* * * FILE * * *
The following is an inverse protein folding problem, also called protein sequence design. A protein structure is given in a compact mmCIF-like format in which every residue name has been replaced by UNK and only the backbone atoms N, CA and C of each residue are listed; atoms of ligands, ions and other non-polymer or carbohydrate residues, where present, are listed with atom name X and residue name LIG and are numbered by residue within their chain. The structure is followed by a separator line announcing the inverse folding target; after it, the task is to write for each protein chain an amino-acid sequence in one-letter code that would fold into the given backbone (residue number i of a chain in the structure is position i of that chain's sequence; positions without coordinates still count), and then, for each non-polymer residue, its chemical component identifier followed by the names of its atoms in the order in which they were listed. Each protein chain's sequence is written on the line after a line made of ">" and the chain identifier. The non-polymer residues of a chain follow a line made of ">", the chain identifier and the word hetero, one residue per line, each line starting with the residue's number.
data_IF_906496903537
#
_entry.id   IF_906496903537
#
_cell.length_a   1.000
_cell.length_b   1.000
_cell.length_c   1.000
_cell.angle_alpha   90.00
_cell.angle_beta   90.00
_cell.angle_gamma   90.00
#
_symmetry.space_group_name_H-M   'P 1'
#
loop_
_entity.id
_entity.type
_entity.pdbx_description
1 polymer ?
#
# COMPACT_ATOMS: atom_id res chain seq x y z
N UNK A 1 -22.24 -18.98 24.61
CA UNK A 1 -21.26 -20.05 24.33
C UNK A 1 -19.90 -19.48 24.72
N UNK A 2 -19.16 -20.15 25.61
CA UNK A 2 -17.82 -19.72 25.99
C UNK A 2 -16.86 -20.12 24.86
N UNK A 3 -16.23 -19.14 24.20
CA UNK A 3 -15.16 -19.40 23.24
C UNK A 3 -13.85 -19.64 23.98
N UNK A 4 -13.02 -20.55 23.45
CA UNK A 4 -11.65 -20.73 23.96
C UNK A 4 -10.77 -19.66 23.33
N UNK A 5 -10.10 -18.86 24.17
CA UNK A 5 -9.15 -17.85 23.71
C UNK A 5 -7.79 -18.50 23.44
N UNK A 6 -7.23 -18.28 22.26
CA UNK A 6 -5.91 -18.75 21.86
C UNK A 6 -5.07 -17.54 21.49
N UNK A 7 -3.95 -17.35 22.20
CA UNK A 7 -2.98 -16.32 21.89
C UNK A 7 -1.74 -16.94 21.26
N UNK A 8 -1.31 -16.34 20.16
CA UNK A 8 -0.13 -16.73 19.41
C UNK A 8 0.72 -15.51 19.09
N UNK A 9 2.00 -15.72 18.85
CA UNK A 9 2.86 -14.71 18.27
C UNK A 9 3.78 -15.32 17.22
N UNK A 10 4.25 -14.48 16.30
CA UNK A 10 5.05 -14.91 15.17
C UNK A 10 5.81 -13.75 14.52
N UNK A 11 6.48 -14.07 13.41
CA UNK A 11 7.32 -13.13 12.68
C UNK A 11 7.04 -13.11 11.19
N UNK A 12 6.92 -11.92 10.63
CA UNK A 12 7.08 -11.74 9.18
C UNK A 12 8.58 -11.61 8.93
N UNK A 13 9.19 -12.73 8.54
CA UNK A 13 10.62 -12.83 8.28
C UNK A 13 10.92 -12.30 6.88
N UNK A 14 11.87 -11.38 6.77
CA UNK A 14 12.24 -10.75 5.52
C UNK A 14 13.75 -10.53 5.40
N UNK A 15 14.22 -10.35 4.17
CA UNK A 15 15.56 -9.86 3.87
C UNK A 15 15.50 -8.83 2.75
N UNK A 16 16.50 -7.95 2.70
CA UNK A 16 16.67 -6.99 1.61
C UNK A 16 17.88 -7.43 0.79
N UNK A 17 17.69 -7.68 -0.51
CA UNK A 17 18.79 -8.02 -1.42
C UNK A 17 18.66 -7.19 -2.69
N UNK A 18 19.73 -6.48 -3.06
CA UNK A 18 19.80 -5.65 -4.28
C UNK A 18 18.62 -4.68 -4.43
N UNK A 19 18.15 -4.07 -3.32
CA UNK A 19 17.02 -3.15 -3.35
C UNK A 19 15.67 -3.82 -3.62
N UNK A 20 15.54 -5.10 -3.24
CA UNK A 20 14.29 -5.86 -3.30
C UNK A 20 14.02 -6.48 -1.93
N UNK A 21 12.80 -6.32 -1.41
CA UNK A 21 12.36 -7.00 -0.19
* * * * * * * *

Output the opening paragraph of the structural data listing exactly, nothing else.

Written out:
The following is an inverse protein folding problem, also called protein sequence design. A protein structure is given in a compact mmCIF-like format in which every residue name has been replaced by UNK and only the backbone atoms N, CA and C of each residue are listed; atoms of ligands, ions and other non-polymer or carbohydrate residues, where present, are listed with atom name X and residue name LIG and are numbered by residue within their chain. The structure is followed by a separator line announcing the inverse folding target; after it, the task is to write for each protein chain an amino-acid sequence in one-letter code that would fold into the given backbone (residue number i of a chain in the structure is position i of that chain's sequence; positions without coordinates still count), and then, for each non-polymer residue, its chemical component identifier followed by the names of its atoms in the order in which they were listed. Each protein chain's sequence is written on the line after a line made of ">" and the chain identifier. The non-polymer residues of a chain follow a line made of ">", the chain identifier and the word hetero, one residue per line, each line starting with the residue's number.